Occidentalism: just who exactly is wearing the Emperor’s new clothes?

Is it just me or has anyone else on this side of the world noticed an uptick in the anti-Korea rhetoric? I’m not talking about the public’s reactions towards North Korean’s recent missile tests or the attendant saber-rattling by the Japanese government. Rather this is more along the lines of increased blog “chatter” about the disputed Takeshima/Dokdo islets, South Korea’s insistence that the Sea of Japan should be renamed, as well as exactly what was the nature of Japan’s “occupation” (or “annexation” or even “alliance” depending on which side of the rhetorical fence you’re sitting on) of Korea from 1910 to 1945.

Maybe I’m just going through a bad patch of blog-surfing (not helped by the inherent inter-linking among sympatico sites), but there does seem to be something that’s gathering a bit of momentum here. What’s particularly of note here is that, contrary to what you might be thinking, this chatter I’m referring to is going on at English-language sites, sites maintained not by Koreans or Japanese but by foreign residents living in South Korea and Japan.

I suppose I should be grateful I don’t read 2channel (the most popular discussion forum/site here in Japan — see Wikipedia’s 2channel entry here which mentions the site’s relationship with things Korean) or whatever the equivalent is in South Korea, sites where I’m sure there’s more flaming and epithet-throwing than reasoned discussion. And I want to be clear that the discussions I’m referring to on these blogs are, as far as I’ve seen, free of racist remarks and for the most part lacking in extremist rhetoric. Rather what I’m seeing is a growing tendency to harp on the many manifestations of Korean pride — much of which, to be fair, does leave itself open to being mocked or derided (to wit, the South Korean reaction to their exit from the recent World Cup) — to the point where you start to ask whether the blogger is simply calling it as he/she sees it or whether there’s an additional axe to grind.

Much more disturbing than poking fun at Korean pride, however, is a distinct streak of historical revisionsism that I’ve been coming across lately. The site that seems to have formed the locus of many of these opinions is Occidentalism, maintained by an Australian living in South Korea [see comments]. The main writer, Matt (he seems to have recently opened up his blog to other contributors), claims in the FAQ to “tell the other side of the story, the one that the Korean media ignores or covers up or distorts,” and that his site’s purpose is to “oppos(e) Korean hate and extremism.” Not being privy to Korean mainstream media or having any idea what it’s like to live in Korea, it’s not for me to say whether there’s a legitimate beef here or not, though given that I do have some experience as a person living in a foreign land, I can certainly sympathize with his apparent frustration that the local populace doesn’t have the means — or the inclination — to seek a wider picture.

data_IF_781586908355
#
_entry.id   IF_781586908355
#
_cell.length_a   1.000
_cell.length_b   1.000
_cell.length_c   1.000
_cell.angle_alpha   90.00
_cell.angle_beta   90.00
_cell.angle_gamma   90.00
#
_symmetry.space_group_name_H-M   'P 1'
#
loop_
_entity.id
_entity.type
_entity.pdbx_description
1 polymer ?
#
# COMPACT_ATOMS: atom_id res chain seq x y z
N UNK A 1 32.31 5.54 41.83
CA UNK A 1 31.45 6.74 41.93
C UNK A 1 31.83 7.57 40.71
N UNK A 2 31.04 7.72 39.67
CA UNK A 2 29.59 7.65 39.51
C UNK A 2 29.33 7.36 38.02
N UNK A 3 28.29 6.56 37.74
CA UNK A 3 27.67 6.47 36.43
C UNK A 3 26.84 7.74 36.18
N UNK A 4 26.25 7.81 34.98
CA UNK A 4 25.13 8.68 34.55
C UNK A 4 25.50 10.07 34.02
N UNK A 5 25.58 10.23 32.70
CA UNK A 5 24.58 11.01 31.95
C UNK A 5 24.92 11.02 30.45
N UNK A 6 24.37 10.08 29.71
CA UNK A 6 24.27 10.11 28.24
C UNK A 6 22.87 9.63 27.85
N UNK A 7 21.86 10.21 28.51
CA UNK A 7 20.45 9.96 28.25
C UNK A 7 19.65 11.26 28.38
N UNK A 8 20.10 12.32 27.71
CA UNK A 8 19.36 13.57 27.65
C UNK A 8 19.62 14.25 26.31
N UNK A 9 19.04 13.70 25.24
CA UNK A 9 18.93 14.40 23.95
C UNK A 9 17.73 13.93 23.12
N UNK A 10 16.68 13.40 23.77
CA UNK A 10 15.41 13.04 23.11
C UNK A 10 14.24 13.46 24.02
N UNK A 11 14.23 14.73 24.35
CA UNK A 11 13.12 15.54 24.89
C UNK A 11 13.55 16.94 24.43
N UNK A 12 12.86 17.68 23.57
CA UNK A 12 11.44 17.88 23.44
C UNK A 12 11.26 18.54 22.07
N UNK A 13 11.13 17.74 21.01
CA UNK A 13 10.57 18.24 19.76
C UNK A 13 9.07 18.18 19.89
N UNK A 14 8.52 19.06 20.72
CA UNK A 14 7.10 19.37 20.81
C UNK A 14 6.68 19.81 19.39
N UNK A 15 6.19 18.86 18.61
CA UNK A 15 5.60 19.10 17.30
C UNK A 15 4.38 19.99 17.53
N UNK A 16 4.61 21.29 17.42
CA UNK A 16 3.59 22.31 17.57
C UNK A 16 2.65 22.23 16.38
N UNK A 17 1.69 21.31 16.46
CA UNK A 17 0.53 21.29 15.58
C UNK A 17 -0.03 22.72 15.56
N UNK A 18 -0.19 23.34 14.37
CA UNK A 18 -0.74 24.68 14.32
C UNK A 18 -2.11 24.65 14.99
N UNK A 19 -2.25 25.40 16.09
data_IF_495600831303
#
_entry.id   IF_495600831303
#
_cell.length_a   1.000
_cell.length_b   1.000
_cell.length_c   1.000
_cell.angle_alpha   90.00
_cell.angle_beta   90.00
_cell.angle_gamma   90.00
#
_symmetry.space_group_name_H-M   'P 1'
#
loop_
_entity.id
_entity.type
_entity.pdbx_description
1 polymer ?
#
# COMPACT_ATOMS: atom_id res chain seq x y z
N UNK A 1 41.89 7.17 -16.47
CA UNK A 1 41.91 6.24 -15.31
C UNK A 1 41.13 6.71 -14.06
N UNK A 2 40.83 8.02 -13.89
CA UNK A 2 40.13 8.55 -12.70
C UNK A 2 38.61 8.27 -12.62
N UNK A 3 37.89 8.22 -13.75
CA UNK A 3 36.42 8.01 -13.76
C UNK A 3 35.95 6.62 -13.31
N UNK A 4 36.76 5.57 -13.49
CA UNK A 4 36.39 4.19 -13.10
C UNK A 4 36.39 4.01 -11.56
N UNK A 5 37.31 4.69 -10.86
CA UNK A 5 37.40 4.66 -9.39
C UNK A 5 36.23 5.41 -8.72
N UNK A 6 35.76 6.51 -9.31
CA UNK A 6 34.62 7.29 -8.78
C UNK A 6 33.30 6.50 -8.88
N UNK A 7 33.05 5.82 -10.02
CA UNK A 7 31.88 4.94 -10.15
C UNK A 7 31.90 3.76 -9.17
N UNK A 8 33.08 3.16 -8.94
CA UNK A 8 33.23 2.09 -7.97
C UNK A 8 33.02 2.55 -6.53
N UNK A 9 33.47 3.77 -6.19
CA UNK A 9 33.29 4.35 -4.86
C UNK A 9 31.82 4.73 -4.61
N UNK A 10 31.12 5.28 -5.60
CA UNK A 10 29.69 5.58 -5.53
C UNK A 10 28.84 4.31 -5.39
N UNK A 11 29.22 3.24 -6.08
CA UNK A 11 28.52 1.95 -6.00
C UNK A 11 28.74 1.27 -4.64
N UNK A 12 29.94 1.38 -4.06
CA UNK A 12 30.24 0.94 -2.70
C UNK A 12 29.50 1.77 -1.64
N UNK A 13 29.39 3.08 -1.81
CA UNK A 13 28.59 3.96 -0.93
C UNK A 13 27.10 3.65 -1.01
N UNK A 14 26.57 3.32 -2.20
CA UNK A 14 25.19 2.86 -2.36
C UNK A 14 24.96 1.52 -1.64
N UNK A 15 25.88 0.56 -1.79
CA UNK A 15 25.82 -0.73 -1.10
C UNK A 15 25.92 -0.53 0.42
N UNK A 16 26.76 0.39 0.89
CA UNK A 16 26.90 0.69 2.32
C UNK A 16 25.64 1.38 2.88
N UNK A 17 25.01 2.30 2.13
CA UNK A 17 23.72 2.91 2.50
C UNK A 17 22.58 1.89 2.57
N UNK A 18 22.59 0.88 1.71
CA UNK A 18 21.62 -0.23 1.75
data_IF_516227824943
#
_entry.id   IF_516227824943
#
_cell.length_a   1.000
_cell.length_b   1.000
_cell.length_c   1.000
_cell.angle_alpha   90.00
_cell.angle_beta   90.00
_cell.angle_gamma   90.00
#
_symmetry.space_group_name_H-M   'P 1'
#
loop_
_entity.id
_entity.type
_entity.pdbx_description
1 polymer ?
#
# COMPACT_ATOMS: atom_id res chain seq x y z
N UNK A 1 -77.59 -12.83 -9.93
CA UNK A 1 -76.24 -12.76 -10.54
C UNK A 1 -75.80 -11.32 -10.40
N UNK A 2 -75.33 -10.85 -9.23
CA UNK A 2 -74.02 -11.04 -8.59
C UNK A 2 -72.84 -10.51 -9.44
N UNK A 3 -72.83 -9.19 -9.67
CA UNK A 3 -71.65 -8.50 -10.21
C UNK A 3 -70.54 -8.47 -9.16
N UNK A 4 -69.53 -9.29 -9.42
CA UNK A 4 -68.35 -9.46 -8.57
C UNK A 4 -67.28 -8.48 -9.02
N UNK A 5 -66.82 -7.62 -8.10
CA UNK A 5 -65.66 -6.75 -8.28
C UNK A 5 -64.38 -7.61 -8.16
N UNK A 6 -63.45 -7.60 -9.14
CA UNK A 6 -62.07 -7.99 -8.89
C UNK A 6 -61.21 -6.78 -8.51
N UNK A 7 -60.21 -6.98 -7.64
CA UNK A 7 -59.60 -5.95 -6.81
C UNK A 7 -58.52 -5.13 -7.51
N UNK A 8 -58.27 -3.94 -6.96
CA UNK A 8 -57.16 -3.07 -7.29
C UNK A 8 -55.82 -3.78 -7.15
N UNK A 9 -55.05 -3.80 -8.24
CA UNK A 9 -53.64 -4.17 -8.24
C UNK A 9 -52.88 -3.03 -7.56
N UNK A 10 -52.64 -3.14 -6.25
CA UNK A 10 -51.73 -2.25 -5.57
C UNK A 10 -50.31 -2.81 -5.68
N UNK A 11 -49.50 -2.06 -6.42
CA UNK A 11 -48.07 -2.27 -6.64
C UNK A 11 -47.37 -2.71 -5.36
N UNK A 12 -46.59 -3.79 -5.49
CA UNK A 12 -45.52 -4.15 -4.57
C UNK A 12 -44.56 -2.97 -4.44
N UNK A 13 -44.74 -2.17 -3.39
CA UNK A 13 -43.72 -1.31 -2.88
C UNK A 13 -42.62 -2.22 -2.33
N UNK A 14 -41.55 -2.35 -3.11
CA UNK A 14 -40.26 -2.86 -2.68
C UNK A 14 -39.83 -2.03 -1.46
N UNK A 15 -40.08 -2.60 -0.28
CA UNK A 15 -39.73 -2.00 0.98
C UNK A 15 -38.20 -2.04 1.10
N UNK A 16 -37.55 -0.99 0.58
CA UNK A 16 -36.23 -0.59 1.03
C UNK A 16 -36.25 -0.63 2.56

Nevertheless, there’s still something slightly repugnant about this site that I’m trying to put my finger on. If we look at the above-mentioned FAQ, he gives his answers to questions and comments which are all more or less the same, i.e. “This is a racist site.” or “Why are you anti-Korean?” (These may are in fact be actual emails/comments his blog has received or he may have made them up, who knows. [again, see comments]) His answers themselves could be boiled down to a single response, which is basically that “This site exists to provide balance.” and that “Anyway, I have my opinion. If you disagree, thats fine.” (Nevermind that on the same page he writes, “What is written on this site is true. You wont find many judgements from me unless there is plenty of reason to do it.”)

The FAQ is a kind of rhetorical conceit that plays on the idea that the site and its author can’t possibly be racist or anti-Korean because rather than ignore the complaints and abuse he’s received, he publishes it and answers his critics. I don’t mean to imply that the site is racist or anti-Korean (again, I don’t have the sufficient background to make a judgment), merely pointing out that his defensive posture as seen in the FAQ and the site as a whole seems to have pulled a page out of the book written by Little Green Footballs or Rush Limbaugh. (It wasn’t surprising that one non-Korea-related post on the site that I did come across was about that tired old bugaboo “political correctness.”)

The recurrent themes of Occidentalism (the site started about a year ago, here’s the first post) in a nutshell seem to be a) Koreans are still to this day using fake, doctored atrocity photos to drum up anti-Japanese hatred (see posts here, here and here); b) the whole issue of “comfort women” has been vastly inflated or distorted (no specific posts but see the end of this post plus various comments littered throughout the site); c) Koreans were not forced to serve in the Japan Imperial Army or as workers for Japan’s industrial giants, but rather volunteered (here and again in various comments); and d) that Japan’s occupation of Korea was not nearly as brutal as Koreans today make it out to be, that such policies as forcing Koreans to adopt Japanese names or banning Hangul didn’t happen, and that the developed South Korea of today owes a big debt to the colonization of Korea by Japan (see here, here, and here).